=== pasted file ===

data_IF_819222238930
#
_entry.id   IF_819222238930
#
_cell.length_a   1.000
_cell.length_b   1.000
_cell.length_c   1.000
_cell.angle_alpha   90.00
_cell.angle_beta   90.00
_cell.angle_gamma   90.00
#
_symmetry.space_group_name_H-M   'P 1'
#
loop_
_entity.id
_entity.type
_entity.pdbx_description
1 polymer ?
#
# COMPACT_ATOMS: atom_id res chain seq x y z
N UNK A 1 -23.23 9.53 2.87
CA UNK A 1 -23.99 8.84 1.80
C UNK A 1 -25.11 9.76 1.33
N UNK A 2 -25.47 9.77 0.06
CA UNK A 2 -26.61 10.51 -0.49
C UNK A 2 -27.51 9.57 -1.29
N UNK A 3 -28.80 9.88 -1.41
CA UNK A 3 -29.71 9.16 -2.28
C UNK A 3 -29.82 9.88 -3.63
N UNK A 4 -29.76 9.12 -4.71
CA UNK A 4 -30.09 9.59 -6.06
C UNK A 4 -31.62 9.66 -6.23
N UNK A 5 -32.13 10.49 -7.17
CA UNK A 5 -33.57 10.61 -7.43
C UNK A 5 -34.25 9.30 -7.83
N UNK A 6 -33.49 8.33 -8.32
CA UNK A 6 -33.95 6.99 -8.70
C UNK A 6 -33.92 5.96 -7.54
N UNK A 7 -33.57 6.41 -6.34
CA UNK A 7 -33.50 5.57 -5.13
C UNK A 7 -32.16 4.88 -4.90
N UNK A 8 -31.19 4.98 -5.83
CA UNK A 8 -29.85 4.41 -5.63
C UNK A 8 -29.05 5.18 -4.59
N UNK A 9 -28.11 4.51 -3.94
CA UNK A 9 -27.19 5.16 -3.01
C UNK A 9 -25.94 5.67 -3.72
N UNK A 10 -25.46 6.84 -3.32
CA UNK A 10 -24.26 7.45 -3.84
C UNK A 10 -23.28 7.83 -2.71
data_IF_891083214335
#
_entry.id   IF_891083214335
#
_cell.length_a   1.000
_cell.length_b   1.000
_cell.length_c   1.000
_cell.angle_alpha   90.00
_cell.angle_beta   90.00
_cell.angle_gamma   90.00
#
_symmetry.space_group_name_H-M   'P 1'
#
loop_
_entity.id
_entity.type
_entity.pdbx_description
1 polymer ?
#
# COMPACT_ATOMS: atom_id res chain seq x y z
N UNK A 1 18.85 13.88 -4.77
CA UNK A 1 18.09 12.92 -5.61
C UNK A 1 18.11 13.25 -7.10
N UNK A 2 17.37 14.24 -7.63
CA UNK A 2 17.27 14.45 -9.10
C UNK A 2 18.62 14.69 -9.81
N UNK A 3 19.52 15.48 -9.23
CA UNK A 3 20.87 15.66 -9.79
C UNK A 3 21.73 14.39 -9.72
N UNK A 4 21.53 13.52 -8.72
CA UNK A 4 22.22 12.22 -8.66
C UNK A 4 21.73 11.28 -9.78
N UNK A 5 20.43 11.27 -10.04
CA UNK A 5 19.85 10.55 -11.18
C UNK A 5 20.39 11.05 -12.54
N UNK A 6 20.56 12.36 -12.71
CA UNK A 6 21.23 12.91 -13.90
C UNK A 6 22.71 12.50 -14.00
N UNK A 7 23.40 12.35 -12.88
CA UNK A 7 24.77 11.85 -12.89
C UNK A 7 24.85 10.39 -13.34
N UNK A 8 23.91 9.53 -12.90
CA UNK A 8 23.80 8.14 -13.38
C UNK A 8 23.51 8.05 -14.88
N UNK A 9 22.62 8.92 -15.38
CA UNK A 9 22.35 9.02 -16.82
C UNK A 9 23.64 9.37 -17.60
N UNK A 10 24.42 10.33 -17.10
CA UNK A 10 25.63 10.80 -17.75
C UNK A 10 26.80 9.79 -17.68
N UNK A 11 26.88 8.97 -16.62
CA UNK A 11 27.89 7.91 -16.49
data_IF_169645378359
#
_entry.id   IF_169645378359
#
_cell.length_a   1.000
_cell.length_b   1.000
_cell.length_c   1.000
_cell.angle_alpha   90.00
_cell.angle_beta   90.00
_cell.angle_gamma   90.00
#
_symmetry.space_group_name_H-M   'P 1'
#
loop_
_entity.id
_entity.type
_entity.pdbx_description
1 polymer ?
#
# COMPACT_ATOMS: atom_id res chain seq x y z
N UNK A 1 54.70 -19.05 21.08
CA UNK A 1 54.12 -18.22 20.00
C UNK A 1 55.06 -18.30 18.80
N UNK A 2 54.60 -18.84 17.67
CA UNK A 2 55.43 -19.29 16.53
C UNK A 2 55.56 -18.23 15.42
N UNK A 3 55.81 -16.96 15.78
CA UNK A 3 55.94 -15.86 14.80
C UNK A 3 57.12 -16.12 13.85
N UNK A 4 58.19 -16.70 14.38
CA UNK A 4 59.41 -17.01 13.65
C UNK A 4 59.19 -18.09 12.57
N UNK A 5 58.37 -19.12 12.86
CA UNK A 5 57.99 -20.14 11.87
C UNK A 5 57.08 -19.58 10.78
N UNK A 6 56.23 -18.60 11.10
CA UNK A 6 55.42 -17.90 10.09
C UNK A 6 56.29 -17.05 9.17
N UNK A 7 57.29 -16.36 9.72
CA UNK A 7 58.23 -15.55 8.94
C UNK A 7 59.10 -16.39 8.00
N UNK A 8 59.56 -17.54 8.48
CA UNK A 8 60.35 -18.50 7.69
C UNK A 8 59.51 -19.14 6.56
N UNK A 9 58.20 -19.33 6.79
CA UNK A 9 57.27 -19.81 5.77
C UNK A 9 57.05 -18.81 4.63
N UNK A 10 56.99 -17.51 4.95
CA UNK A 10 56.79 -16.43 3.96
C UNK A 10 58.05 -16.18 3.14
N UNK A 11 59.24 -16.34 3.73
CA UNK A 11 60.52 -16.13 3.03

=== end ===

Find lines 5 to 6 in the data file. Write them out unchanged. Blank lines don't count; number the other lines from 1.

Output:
_cell.length_a   1.000
_cell.length_b   1.000